On 7th March I was invited to attend the celebration of the first cohort of the Thames Valley Nursing Associate Trainees at the Kassam Stadium in Oxford, who were just about to finish their training. In fact, this March saw the first Nursing Associates ever register at the NMC. These Nursing Associate Trainees were from the University of West London, Oxford Brookes University, Buckinghamshire New University and the University of Bedfordshire. One of my ward staff, Sarah Giddings, is a Nursing Associate Trainee (NAT), one of the first intakes and she is very soon about to be qualified. This was an evening of celebration organised to give her and her cohort recognition for their achievements. Sarah was one of the NATs from Thornford Park with a Mental Health background – many NATs start training from a variety of nursing areas.
It had been a challenging journey for the NATs in figuring out their path throughout their courses and placements as this role had been developed only recently. There was still some confusion about what a NAT was permitted to do. Legislation and accompanying guidelines were amended by the course leaders, not to mention policies (by their employers), as they were working their way through the course. They are expected to attend university, go on placements, complete exams and course work and also make sure they do their required hours at their main workplace and placement so it is a struggle to find the time. On Headley ward, we have watched Sarah’s skills and knowledge expand over the last two years, and with that, her confidence too. She has worked hard to cope with the demands of the course which covers a wide range of subjects. This variety enables the Nursing Associate Trainee to work in many fields of care. She has realised that she has achieved so much now the course is in the final stages and is looking toward the final part of her journey.
Sarah met Sam Donahue, Senior Nurse Policy Manager from Health Education England (HEE) who promoted and supported the Nursing Associate additions to the Nursing workforce.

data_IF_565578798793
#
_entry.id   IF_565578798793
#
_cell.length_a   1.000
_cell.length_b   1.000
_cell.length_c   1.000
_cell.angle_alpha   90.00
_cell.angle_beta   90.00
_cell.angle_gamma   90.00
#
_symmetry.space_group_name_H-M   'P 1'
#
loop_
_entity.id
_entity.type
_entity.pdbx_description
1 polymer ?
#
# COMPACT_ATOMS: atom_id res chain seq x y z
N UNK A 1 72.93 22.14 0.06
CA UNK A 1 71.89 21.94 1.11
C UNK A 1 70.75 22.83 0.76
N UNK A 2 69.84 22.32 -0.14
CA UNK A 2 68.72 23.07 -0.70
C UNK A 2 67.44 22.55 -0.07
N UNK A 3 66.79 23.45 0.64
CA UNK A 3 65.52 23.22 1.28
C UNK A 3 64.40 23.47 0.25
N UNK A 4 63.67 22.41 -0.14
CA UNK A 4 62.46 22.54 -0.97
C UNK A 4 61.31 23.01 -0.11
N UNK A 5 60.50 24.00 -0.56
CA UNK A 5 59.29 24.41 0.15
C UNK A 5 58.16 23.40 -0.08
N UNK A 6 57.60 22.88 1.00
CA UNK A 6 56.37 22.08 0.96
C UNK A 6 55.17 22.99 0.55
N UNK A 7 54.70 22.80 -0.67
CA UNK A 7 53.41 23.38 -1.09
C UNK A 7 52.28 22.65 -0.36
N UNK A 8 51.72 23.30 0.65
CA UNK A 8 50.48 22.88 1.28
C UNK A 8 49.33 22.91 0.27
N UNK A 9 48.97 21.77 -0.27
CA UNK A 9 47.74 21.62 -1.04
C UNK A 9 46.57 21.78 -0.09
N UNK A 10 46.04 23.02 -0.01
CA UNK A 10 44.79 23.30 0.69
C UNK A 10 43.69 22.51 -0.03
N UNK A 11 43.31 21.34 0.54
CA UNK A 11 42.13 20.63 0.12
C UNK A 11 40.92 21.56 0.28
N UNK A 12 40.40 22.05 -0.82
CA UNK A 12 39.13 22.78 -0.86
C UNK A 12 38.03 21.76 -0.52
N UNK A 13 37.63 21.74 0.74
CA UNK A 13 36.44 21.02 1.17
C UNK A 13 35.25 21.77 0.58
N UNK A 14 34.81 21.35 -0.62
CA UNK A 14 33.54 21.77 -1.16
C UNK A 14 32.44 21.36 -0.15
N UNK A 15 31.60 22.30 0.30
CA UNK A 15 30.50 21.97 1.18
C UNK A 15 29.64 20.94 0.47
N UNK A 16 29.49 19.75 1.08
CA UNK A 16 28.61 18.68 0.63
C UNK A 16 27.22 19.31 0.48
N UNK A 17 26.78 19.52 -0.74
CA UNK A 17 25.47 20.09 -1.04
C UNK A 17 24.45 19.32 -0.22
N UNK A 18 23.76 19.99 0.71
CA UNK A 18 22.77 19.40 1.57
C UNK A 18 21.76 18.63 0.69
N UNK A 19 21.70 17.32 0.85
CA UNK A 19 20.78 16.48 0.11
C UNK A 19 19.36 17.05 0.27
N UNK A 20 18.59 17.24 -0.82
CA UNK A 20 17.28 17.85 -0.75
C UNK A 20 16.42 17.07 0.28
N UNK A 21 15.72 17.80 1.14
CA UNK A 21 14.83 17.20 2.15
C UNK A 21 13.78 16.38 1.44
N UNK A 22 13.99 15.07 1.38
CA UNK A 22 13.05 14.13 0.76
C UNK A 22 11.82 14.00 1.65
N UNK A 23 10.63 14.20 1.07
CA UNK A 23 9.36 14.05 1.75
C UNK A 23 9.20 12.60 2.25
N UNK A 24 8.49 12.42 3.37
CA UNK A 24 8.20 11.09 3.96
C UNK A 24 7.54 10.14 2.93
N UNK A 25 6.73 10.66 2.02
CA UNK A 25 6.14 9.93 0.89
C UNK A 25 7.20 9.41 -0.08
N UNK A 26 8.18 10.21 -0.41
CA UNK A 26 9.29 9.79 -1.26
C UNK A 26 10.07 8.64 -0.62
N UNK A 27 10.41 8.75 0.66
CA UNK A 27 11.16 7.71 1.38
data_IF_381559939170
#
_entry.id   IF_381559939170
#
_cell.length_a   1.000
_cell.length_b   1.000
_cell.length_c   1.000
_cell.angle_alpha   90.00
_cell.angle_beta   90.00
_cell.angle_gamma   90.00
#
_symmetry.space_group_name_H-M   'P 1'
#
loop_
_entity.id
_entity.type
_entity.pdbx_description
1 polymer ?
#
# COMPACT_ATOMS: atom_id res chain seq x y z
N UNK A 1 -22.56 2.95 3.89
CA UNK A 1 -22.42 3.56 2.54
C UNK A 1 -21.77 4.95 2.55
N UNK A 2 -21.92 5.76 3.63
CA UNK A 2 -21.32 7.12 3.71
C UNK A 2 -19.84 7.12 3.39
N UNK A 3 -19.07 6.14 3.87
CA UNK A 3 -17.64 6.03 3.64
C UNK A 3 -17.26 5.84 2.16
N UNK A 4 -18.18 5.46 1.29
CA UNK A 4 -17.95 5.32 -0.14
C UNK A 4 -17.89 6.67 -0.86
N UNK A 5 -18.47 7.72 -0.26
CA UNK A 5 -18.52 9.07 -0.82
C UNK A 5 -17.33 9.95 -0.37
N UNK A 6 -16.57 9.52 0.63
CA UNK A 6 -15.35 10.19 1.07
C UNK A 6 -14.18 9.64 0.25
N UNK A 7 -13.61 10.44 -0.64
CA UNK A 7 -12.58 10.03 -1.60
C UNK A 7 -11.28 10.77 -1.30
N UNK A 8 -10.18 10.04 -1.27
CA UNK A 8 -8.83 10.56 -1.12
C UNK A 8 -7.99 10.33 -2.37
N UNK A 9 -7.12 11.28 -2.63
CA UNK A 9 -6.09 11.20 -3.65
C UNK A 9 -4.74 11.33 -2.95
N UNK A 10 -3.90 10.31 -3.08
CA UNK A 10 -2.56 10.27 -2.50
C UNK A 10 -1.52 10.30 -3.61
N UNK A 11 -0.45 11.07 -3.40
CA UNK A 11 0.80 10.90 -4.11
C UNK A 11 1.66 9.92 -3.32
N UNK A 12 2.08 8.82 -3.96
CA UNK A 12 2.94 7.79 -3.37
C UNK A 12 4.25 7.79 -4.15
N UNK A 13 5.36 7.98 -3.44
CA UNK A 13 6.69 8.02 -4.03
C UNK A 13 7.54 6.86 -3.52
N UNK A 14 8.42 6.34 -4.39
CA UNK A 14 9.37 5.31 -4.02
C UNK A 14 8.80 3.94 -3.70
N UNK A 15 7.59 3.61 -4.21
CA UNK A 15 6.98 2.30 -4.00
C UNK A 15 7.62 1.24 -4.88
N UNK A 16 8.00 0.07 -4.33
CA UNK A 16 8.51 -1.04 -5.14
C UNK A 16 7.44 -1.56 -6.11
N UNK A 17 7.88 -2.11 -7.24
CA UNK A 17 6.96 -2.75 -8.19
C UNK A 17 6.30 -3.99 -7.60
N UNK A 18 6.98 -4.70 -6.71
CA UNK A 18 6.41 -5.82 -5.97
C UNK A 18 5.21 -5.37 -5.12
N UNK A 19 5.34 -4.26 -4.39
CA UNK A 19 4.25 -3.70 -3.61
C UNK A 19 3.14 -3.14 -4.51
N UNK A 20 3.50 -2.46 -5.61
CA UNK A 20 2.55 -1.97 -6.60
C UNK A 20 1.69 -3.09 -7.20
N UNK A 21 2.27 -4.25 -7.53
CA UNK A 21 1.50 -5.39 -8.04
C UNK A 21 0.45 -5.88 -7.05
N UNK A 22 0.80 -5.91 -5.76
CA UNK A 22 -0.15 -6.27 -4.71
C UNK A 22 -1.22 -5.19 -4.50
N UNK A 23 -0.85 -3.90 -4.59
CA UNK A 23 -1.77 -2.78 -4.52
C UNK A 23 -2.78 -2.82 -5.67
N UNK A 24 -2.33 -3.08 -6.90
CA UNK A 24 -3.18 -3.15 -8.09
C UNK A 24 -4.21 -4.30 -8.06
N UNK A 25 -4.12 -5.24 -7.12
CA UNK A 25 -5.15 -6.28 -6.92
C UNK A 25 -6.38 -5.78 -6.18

Sam Donahue gave an inspiring speech and answered questions from the floor. Sarah asked if there would be more focus on mental health in subsequent courses as she felt that could be improved and the reply was that there had been mental health content for educators and providers as well as the nursing associates to promote and take back with them what they needed in future courses, and that the course content would be continuously developed according to feedback.
The timeline of the new Nursing Associate role arriving into existence:
- From October 2016 – the first 11 test sites were announced
- January 2017, the secretary of state for Health accepted that Nursing Associates should be NMC regulated and the first 1000 NATs started
- April 2017, 24 sites were selected for the next 1000 NATs to start
- 2019 – Trainees are about to begin as qualified Nursing Associates
Sarah has said she is proud of her achievements and grateful for the support given to her in being able to do the Nursing Associate Trainee course and would recommend that healthcare staff who are seriously thinking of this to apply.
I would also urge nursing leaders and managers to support new Nursing Associates as part of the nursing workforce as they have faced some prejudice along the way. It’s up to leaders to explain to nursing staff what a nursing associate is, what they can do on the ward and make them an integrated and welcomed part of our diverse teams.
– Kathy Turner-Payne, Ward Manager